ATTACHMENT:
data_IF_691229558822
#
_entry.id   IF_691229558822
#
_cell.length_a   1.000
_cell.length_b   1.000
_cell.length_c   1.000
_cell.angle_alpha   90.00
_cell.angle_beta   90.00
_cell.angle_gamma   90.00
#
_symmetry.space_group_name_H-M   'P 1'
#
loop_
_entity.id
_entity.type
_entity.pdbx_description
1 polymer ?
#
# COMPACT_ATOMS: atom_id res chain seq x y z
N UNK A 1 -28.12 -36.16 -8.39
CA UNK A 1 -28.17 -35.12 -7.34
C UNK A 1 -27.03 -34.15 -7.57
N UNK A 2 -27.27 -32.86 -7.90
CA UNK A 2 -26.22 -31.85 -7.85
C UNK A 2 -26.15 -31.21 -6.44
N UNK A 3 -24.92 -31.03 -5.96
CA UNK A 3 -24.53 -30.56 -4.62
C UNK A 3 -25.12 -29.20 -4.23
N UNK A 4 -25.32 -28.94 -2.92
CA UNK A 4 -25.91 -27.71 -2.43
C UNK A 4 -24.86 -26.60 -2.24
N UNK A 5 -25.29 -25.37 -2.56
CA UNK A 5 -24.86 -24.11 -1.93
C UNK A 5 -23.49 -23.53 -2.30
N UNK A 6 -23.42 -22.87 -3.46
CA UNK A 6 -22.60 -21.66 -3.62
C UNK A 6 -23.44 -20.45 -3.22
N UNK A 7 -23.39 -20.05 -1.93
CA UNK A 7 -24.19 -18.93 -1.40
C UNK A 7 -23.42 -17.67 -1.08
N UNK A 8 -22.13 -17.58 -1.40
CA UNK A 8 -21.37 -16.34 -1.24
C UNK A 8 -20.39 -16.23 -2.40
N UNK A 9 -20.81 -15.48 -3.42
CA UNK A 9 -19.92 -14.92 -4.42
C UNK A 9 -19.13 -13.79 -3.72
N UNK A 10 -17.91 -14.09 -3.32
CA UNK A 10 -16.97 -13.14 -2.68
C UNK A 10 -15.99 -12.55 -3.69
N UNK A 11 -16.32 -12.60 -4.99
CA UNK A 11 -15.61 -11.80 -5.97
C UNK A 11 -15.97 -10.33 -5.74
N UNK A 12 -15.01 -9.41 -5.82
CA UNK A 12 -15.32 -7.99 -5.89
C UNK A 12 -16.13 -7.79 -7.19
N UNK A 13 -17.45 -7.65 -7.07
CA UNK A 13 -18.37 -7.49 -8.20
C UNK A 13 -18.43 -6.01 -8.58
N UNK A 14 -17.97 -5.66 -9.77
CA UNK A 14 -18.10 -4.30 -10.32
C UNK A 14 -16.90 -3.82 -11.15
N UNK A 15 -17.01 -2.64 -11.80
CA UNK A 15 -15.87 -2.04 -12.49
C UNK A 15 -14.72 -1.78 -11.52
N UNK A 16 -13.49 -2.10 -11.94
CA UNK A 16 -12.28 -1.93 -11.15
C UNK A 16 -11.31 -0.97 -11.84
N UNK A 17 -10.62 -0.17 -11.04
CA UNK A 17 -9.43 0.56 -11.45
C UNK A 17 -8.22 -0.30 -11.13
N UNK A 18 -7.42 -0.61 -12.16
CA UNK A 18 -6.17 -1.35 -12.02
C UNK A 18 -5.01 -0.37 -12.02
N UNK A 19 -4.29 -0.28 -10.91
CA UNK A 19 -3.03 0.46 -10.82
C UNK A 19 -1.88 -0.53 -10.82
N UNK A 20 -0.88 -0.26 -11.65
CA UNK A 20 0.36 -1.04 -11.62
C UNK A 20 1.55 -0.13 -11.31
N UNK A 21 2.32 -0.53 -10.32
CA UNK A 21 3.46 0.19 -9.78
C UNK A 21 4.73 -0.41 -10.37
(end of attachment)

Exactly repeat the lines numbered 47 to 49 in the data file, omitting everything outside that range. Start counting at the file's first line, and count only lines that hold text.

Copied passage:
C UNK A 9 -19.13 -13.79 -3.72
N UNK A 10 -17.91 -14.09 -3.32
CA UNK A 10 -16.97 -13.14 -2.68